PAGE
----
From Publishers Weekly
In the depths of the Depression, Leder's parents, socialist, Russian-born Jewish immigrants, decided to take their family from the U.S. to the Soviet Union to help colonize a proposed Jewish homeland in Birobidzhan. Once arrived in a rural village in the Soviet Far East in 1931, Mary, a 15-year-old who shared her parents' politics, was appalled at the primitive living conditions and insisted on going to Moscow, where she began working at a factory with the help of her step-uncle. When her disillusioned parents returned to the U.S. two years later, Mary was unable to go with them: she had become a Soviet citizen because she had needed an internal passport to keep her job. In this engrossing memoir, Leder (Sonia's Daughters) recounts the 34 years she lived in the U.S.S.R., working at a motor factory, then as proofreader, editor and translator at the Foreign Workers' Publishing House. While attending the University of Moscow, she was recruited into a secret spy school, which folded during the Great Purge Trials. She married, had a child who died during the evacuation of Moscow during WWII and was constantly under surveillance as a foreigner. Leder has a marvelous memory for the details of everyday life, from living arrangements and survival during the terror to discussions of the law forbidding abortion in 1936 and the marriage "reform" law reintroducing illegitimacy in 1944, as well as for the many friends she made. She was particularly aware of the growing anti-Semitism after WWII, and that, coupled with her husband's death in the late 1950s, prompted her strenuous efforts to return to the U.S. in the 1960s. This plainly written account will particularly appeal t0 readers with a general interest in women's memoirs, Russian culture and history, and leftist politics. 8-page photo insert.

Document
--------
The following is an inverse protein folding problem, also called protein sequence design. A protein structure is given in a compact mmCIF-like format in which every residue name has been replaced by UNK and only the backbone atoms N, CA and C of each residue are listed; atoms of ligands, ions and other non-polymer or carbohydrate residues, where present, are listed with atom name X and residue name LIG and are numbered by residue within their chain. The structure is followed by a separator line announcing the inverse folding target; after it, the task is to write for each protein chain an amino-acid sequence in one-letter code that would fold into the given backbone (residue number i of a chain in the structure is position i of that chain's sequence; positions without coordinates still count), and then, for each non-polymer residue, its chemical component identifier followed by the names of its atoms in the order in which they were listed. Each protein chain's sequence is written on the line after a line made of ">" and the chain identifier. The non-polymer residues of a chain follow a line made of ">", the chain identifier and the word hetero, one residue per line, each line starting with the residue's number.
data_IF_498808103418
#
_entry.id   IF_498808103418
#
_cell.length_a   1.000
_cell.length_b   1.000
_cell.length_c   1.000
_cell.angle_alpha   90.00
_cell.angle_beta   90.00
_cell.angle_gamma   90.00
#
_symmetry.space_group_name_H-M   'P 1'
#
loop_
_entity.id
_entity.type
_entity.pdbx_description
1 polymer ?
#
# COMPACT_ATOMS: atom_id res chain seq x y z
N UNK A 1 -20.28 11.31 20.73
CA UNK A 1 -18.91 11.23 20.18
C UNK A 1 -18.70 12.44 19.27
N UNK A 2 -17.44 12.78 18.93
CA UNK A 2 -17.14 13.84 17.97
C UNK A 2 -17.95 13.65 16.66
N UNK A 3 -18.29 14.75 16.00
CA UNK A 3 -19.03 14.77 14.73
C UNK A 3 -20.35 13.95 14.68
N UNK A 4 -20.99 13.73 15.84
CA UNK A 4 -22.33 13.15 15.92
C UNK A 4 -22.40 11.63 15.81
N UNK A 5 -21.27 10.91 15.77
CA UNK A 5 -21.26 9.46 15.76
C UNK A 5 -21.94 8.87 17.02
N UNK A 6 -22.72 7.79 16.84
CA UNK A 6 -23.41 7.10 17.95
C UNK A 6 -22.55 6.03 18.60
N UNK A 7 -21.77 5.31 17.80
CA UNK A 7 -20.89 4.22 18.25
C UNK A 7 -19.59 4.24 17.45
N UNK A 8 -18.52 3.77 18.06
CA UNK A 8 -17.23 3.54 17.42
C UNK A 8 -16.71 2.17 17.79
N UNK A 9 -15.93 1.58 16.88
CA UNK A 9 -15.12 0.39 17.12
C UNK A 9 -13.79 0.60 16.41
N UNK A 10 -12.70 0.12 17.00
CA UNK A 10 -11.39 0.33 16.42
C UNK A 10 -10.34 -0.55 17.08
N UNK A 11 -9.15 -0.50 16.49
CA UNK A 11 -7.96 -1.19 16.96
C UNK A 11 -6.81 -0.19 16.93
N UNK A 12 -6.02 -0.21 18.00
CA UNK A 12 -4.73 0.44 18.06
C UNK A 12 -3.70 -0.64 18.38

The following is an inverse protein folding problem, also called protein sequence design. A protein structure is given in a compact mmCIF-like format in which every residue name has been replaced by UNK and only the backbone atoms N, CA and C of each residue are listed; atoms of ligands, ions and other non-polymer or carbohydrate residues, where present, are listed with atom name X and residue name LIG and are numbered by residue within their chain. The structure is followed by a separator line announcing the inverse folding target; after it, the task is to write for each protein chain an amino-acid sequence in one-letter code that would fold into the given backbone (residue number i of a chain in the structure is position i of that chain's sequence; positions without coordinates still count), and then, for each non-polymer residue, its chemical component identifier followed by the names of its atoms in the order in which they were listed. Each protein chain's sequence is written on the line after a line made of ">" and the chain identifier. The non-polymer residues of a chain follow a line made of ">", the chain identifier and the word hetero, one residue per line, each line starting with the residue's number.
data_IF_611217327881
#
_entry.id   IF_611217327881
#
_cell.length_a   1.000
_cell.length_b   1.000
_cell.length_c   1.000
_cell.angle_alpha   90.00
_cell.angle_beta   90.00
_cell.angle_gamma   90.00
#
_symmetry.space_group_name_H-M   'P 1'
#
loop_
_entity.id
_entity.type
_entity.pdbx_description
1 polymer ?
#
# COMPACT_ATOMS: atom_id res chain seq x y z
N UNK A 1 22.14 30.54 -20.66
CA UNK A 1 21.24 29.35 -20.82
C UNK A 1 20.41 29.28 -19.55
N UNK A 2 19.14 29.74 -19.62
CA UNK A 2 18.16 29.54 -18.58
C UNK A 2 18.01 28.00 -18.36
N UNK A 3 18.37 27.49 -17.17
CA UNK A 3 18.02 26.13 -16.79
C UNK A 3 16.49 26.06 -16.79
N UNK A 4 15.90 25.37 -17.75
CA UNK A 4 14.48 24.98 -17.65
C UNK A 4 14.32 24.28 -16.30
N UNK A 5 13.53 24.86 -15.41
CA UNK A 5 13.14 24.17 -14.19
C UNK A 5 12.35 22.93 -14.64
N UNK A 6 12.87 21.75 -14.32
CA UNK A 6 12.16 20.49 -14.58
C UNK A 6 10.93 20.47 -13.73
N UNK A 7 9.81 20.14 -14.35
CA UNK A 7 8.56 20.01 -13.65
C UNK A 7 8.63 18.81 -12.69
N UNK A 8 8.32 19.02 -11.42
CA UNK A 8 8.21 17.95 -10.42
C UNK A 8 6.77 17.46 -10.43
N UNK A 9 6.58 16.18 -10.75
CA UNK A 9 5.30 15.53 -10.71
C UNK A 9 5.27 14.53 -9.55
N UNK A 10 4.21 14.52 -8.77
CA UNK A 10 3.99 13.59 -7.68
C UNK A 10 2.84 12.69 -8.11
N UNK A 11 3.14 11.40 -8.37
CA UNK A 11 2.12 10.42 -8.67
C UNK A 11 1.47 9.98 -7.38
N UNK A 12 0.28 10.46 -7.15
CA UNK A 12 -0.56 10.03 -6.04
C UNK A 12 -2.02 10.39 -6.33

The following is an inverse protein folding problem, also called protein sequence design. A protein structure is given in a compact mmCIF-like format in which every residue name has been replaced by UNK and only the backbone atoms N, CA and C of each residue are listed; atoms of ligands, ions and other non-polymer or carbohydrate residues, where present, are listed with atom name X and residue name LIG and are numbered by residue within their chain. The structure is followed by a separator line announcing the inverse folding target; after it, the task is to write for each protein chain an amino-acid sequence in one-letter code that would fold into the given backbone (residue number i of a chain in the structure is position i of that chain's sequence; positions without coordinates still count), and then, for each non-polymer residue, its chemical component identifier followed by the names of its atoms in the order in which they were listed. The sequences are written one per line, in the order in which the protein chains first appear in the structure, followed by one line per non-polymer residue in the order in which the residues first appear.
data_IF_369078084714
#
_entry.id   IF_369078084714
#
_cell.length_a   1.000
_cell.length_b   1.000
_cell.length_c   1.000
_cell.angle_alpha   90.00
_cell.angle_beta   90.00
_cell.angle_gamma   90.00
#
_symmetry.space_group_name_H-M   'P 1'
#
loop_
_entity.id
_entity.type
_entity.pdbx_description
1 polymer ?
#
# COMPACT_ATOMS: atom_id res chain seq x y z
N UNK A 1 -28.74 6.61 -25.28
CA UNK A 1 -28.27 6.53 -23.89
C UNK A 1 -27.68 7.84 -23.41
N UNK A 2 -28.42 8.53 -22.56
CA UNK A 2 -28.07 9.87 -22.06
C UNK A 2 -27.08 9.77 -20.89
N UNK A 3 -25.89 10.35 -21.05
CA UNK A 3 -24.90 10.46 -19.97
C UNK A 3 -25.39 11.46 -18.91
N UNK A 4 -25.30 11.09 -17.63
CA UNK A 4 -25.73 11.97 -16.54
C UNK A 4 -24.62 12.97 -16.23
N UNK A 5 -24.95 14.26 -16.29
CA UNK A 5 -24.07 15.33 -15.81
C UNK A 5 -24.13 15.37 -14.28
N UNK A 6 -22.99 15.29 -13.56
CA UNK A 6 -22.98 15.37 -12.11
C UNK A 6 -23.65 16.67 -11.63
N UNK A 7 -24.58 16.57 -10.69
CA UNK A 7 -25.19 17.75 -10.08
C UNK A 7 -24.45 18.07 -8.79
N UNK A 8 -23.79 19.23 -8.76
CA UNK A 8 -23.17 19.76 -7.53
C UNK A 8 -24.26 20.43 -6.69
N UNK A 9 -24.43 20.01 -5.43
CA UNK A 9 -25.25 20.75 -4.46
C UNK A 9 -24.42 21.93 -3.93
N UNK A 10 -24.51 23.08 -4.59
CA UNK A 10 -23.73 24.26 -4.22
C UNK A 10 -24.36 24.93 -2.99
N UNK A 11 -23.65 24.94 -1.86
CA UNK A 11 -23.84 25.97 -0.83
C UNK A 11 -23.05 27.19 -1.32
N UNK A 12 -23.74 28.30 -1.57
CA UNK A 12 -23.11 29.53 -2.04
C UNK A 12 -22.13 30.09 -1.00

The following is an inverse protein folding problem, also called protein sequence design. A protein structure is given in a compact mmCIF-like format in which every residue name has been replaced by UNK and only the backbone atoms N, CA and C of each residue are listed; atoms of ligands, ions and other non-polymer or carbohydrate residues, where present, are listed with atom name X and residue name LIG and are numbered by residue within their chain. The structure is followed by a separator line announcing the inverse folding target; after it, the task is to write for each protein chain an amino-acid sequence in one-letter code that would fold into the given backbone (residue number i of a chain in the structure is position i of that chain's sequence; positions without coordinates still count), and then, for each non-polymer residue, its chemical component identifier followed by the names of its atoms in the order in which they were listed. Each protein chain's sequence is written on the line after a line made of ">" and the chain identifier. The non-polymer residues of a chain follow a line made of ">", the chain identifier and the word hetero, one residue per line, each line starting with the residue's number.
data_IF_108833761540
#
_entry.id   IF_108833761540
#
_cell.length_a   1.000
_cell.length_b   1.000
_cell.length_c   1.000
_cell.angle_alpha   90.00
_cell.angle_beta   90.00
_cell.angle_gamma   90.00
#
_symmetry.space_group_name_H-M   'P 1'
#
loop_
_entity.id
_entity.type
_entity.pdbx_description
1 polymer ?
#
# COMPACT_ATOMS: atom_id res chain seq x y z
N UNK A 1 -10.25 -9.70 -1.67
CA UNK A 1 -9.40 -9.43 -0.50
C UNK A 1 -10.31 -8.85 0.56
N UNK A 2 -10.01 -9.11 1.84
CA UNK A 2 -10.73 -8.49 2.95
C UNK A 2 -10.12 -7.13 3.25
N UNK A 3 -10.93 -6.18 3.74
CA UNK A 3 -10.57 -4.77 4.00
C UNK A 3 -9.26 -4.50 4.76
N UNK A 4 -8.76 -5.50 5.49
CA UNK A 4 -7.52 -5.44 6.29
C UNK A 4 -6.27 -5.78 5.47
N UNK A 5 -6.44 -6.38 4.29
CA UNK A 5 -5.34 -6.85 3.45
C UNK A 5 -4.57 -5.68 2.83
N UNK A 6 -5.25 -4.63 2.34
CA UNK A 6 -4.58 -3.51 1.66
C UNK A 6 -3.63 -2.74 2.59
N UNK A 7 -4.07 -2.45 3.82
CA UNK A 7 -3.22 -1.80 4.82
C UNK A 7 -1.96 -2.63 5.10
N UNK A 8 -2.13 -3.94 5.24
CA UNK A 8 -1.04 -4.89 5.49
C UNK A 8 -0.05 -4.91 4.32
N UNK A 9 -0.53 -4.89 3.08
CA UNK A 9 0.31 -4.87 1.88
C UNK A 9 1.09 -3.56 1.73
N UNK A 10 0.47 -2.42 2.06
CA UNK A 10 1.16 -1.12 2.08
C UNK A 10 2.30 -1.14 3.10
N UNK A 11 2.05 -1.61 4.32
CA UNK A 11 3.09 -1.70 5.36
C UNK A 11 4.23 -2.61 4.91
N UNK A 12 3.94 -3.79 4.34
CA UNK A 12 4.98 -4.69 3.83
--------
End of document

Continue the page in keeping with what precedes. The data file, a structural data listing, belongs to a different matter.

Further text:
Copyright 2001 Cahners Business Information, Inc.
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"Mary Mackler Leder was by no means a significant figure in Stalinist Russia, but readers will find that she writes an arresting observer's account of life in Russia over more than two decades. Sovietologists of the Stalinist era will find interesting anecdotes about Soviet life that confirm, revise, and in some cases authenticate the constructed sociology of the time. One example that constantly reappears is Leder's insistence on stating that she is an American, while the authorities both high and low, all across the Soviet Union, simply classify her as Jewish, with all the usual and stereotypical ramifications of that view. Two particular periods of the account are noteworthy—those about the purges in the 1930s and the war years, during which time her baby daughter died. Perhaps most remarkable is Leder's ability to recall her past with exquisite detail and precision so many years beyond the events. Upper-division undergraduates and above." —C. W. Haury, Piedmont Virginia Community College, Choice, January 2002